Was 2020 the worst year ever? The media keep saying that.
We did have the pandemic, a bitter election, unemployment, riots, and a soaring national debt.
But wait, look at the good news, says historian Johan Norberg. His new book, Open: The Story of Human Progress, points out how life keeps getting better, even if people just don't realize it.
2020 was "the best year in human history to face a pandemic," he says.
Had the pandemic happened in 2005, "You wouldn't have the technology to create mRNA vaccines."
"In 1990," he continues, "we wouldn't have a worldwide web. If we had had this pandemic in 1976, we wouldn't have been able to read the genome of the virus. And…in 1950, we wouldn't have had a single ventilator."
These last 20 years, adds Norberg, have been especially good. "Mankind has attained more wealth than ever."
I push back: "There's more to life than wealth! And lot of this money went to the top 1 percent. Ordinary people think they're doing worse."
"If you look at specifics like global poverty, child mortality, chronic undernourishment, and illiteracy," Norberg replies, "they all declined faster than ever."
Those things are pretty good measures of quality of life.
"Literacy might be the most important skill," says Norberg. "It's the skill that makes it possible to acquire other skills. We've never seen literacy at these high levels ever before. [Even] in the most problematic countries around the world, it's better than it was in the richest countries 50, 60 years ago. That's most important for those who have the least."
Of course, there were bad trends in 2020. Murder rose in the United States. Social media algorithms divided us further. "Suicide is up," I tell Norberg.
"I can definitely see the problems," he replies, "but once upon a time, if you ended up in the wrong school or neighborhood, you had nowhere to go—no other community available to you. Now there is, and that opens up a world of opportunity. Some awful things as well, but some beautiful things."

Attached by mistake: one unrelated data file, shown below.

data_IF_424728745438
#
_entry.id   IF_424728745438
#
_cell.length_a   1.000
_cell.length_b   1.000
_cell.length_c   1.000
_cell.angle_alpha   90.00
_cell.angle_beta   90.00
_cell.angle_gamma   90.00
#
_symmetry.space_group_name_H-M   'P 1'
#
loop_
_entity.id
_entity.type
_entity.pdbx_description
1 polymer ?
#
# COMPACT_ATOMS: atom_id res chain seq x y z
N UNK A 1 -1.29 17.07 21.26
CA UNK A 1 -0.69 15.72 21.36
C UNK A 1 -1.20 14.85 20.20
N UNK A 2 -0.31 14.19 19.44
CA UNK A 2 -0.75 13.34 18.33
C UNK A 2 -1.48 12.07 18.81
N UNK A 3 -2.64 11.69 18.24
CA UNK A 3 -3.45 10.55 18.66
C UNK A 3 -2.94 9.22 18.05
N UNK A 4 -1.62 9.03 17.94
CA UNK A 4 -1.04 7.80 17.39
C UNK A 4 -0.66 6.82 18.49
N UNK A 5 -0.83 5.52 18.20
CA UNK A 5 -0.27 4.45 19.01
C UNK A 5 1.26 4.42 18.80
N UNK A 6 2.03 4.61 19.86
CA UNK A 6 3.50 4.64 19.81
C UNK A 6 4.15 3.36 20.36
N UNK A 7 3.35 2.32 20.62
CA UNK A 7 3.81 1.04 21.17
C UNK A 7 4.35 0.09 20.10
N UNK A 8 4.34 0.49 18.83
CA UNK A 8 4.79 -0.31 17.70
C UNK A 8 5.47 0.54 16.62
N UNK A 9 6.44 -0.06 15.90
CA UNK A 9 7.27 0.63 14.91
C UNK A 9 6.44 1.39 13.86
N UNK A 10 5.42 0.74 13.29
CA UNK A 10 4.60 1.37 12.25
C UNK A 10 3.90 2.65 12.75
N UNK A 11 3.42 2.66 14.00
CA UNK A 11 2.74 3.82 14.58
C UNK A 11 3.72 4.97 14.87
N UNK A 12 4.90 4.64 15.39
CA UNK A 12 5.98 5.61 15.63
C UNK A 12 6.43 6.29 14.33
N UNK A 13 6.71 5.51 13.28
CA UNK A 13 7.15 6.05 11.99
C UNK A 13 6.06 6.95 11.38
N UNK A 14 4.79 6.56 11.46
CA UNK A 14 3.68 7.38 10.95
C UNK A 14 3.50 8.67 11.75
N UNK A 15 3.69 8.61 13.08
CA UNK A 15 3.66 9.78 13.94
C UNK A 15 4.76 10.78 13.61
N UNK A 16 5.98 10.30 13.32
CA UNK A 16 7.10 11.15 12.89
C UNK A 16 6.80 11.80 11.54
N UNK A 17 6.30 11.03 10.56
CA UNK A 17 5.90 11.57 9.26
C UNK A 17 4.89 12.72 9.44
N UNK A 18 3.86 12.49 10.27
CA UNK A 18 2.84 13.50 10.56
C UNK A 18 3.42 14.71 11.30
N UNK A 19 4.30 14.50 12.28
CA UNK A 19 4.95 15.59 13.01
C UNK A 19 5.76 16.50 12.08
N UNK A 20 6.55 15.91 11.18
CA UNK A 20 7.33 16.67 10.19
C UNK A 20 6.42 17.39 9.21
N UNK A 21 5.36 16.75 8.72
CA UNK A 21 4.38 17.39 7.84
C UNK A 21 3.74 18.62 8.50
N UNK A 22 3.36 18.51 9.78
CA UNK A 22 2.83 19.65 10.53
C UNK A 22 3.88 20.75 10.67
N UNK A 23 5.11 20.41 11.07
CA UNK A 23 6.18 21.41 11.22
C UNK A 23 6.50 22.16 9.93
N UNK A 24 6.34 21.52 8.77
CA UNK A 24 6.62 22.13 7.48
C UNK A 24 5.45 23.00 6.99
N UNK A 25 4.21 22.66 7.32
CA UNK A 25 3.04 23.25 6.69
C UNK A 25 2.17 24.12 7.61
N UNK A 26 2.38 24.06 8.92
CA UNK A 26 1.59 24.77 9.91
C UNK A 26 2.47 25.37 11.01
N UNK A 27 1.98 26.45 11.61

That meant that even during this pandemic, people found new ways to help others.
Volunteers used the internet to find better ways to donate their time. Young people brought food to the elderly.
Zoom and Slack taught us that not being in the office sometimes works as well, or better.
Businesses had new tools with which to adapt.
Restaurants moved to takeout and delivery, aided by apps like UberEats and Grubhub.
Such healthy adaptation rarely makes news, because reporters seek out problems.
Many worry loudly about climate change. Some claim the environment keeps getting worse. A dismayed CBS correspondent mourned, "Biodiversity is reportedly declining faster than any time!"
Even if that were true, says Norberg, "We have never made this much progress against pollution. The six leading pollutants, the ones that used to pollute our lungs and forests and rivers, they've declined by some 70 percent!"
In January of this year, when President Trump announced the assassination of Iranian Maj. Gen. Qasem Soleimani, "World War III" trended on Twitter. The Selective Service website crashed for fear there would be a draft.
"People think there's more war," I say to Norberg.
"But we've forgotten the wars that we had in the past! When I grew up in the 1980s, there were more wars, and battle death rates were four times higher."
Less war is one reason people keep living longer. After COVID-19, that trend will continue.
"We have this tendency, for good reasons, to focus on problems, because that's our way of solving problems," says Norberg. "But then there's the risk that we'll just despair and think it's hopeless and we give up. That's not the solution to our problems.
"Just cheer up and be happy?" I ask.
He answers, "Be a little bit grateful for what we have."
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